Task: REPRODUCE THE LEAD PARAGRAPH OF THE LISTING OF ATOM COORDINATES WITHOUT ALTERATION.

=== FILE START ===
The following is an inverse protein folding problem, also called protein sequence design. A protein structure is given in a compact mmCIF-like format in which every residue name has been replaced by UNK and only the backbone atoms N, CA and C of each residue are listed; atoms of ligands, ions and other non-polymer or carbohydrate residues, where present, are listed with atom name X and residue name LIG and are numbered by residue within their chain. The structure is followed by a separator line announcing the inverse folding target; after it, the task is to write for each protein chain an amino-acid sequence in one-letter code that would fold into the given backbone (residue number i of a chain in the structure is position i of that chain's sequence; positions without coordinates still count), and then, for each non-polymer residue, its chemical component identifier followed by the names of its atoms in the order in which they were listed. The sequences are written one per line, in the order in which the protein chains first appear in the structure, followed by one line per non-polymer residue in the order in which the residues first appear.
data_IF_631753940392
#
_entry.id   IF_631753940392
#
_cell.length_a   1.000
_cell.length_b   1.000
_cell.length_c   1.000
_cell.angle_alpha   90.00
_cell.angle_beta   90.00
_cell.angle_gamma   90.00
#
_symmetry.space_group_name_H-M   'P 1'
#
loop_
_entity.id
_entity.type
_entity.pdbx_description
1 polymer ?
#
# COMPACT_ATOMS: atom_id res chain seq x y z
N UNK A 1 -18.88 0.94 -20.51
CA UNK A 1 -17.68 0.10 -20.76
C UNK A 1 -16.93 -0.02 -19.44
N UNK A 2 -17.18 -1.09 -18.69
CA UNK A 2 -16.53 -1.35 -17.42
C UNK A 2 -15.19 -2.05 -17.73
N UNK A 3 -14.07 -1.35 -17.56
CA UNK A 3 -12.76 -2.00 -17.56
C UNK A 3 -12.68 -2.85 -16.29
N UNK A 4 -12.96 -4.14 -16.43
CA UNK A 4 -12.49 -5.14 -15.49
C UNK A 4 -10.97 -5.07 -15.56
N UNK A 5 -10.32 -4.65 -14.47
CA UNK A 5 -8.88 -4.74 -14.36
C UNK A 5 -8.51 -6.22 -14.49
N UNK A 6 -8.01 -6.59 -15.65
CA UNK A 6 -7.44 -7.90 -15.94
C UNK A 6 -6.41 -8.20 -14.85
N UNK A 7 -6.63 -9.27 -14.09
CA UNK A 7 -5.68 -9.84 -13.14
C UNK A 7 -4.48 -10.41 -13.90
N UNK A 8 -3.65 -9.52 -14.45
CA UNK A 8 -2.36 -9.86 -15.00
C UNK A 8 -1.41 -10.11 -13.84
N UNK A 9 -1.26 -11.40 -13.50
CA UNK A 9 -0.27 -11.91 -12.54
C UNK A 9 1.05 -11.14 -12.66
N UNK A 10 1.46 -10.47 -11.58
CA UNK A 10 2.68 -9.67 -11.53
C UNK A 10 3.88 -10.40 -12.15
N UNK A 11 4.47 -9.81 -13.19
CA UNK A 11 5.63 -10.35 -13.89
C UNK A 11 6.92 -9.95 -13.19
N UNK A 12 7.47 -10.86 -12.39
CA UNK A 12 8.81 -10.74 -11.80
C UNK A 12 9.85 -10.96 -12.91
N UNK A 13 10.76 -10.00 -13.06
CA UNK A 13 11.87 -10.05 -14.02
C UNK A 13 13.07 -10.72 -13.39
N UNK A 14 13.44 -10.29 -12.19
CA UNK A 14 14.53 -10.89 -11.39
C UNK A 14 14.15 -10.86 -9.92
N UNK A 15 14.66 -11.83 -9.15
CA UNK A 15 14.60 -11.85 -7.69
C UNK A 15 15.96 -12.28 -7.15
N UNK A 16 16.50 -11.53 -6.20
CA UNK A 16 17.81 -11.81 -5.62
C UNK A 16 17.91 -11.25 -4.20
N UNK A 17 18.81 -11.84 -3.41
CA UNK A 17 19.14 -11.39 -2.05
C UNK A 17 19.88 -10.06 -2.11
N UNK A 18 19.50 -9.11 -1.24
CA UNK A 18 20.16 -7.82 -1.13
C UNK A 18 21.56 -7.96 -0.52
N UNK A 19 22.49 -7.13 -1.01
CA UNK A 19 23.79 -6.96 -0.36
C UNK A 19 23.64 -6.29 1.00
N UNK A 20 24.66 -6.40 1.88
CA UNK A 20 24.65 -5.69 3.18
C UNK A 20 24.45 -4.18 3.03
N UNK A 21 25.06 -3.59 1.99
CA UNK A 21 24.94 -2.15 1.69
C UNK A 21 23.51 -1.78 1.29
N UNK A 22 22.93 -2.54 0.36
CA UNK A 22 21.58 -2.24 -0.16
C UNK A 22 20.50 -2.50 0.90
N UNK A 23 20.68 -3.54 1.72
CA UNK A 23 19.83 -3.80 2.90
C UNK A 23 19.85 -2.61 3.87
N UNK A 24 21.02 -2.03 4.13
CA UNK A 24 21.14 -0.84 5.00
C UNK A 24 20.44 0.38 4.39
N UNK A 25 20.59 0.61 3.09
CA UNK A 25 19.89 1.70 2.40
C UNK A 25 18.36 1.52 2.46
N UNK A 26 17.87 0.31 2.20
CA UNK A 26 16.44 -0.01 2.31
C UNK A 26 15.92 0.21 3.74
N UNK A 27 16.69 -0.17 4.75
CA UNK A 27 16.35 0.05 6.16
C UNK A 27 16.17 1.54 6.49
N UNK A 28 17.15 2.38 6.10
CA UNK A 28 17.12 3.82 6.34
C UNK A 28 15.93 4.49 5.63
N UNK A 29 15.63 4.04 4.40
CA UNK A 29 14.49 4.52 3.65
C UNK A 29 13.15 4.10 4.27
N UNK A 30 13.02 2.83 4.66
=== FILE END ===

The following is an inverse protein folding problem, also called protein sequence design. A protein structure is given in a compact mmCIF-like format in which every residue name has been replaced by UNK and only the backbone atoms N, CA and C of each residue are listed; atoms of ligands, ions and other non-polymer or carbohydrate residues, where present, are listed with atom name X and residue name LIG and are numbered by residue within their chain. The structure is followed by a separator line announcing the inverse folding target; after it, the task is to write for each protein chain an amino-acid sequence in one-letter code that would fold into the given backbone (residue number i of a chain in the structure is position i of that chain's sequence; positions without coordinates still count), and then, for each non-polymer residue, its chemical component identifier followed by the names of its atoms in the order in which they were listed. The sequences are written one per line, in the order in which the protein chains first appear in the structure, followed by one line per non-polymer residue in the order in which the residues first appear.